People seldom appreciate the difference between different email providers, and in my job I spend a lot of time trying to convince clients, associates, colleagues and the rest that switching to a Gmail account or even better a Google Apps account has countless benefits.
Today I am going to focus on the simplicity of one of my favourite and most commonly overlooked Gmail features.
Labels and Filters.
Labels in Gmail are basically folders, if you ask me they should have just called them folders but nevertheless they do the same thing. It allows us to create specific folders and if we want sub folders too.
Filters allow us to search each email for set criteria and then do something with the email as a result. We could set all emails to “mark as read” as soon as they arrive, or as we are going to explain in this tutorial have certain emails skip the inbox and go straight into a label (folder).
For the sake of this tutorial we are going to create a social media label, and then create a label for each social media network we want to filter. These individual social networks will be set to have the parent “Social Media” to keep them as organized as possible, and so we can show and expand these labels.
As you can see in the screenshot I have created the following.
Social Media – Pinterest, Facebook, Twitter, LinkedIn and Disqus.
To create a new label browse to the bottom left of your Gmail sidebar and click “Create Label”.
Repeat this process as many times as you need to create labels for each social network you receive email updates from, remembering to nest all sub labels under the parent label (Social Media). You can use this process for filtering and “folderizing” emails of any type by changing Social Media, to the subject of the email type your organizing.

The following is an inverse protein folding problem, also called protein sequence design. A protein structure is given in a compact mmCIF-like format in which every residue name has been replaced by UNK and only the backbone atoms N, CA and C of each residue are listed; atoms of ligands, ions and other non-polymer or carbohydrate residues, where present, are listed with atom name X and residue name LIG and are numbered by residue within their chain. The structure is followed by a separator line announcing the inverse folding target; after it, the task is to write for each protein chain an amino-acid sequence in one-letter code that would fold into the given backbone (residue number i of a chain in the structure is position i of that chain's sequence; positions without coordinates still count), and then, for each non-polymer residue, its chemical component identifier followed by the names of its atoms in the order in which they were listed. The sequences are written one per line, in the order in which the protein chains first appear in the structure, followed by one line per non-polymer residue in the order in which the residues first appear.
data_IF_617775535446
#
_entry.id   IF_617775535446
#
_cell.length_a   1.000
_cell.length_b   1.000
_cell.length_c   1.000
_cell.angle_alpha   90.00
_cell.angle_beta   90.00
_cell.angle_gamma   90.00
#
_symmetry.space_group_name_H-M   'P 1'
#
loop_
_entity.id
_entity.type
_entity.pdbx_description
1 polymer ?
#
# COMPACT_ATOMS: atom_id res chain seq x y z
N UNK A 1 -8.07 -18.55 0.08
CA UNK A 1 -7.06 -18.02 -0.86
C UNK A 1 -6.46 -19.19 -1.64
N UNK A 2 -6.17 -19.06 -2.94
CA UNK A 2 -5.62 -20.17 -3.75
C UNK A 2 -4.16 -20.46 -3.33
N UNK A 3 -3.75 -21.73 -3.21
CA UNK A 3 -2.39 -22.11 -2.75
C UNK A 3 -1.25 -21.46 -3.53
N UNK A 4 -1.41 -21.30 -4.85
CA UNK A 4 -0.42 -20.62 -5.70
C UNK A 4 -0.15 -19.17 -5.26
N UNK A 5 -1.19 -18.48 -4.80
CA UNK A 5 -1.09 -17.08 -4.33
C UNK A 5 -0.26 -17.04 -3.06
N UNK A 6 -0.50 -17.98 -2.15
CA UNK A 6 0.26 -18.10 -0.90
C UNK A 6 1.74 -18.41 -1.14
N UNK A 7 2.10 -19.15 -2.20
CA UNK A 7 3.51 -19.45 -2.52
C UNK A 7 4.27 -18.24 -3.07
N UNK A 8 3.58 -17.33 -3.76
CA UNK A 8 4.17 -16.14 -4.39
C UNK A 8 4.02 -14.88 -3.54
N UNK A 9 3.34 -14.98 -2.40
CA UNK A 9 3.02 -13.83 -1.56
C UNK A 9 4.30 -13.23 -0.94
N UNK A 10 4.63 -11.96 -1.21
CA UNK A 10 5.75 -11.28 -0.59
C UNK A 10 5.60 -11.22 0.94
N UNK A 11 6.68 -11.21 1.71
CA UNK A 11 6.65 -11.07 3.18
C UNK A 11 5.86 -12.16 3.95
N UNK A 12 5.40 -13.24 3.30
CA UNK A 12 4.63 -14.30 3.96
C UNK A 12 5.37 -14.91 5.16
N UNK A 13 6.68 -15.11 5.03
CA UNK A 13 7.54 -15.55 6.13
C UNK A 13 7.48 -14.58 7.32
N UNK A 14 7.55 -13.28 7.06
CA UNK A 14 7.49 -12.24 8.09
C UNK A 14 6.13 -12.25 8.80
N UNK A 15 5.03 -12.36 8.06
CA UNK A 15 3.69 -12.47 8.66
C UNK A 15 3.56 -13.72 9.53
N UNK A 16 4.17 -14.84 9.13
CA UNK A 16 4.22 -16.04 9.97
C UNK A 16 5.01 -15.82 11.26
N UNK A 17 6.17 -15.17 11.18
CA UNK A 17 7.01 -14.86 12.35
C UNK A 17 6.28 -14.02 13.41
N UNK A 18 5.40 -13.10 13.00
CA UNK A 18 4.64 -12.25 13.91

Once you have all of the labels you want to start with it is time to look at creating a filter for each one.
To create a new filter click “Manage Labels” at the bottom of the left hand sidebar in gmail. You will then be on a screen showing all of your labels, and need to navigate to the tab across the top which says “Filters”.
Click “Create New filter” to open up the filter criteria dialog box. Here we will select the most accurate criteria from the options, and add relevant data from an example email which will be constant every time you get an email update from a particular website or social network.
I find the best solution for this is to use the “From:” field, and put @websitename.com as this means the filter will only grab emails from a particular companies email account, but will pick up any extension like info@ sales@ updates@. Companies tend to email you from multiple different email accounts @theirbrandname.
The point of this exercise is to keep our inbox clean from social updates, so we also want to click the box to set “Skip The Inbox (Archive it)”.
We then want to apply the label to put any emails which fit our criteria into. If you already have several emails in your inbox which fit the criteria it will show you a number in the bottom right, in my example screenshot (above, right) it shows 10 matching conversations, it is good practice to tick this box and click create.
Once done, its complete, all emails from that website will skip your inbox and go into a sub label so you can check them all once a day or so instead of seeing them crop up amongst important emails from clients, colleagues, and friends.
Simply repeat the process as many times as you need and you will have an uber organized email system and a way of managing your social media updates thanks to Gmail.
We would love to hear more clever ways to use labels and filters to organize categories of emails so feel free to post a comment below and let us know.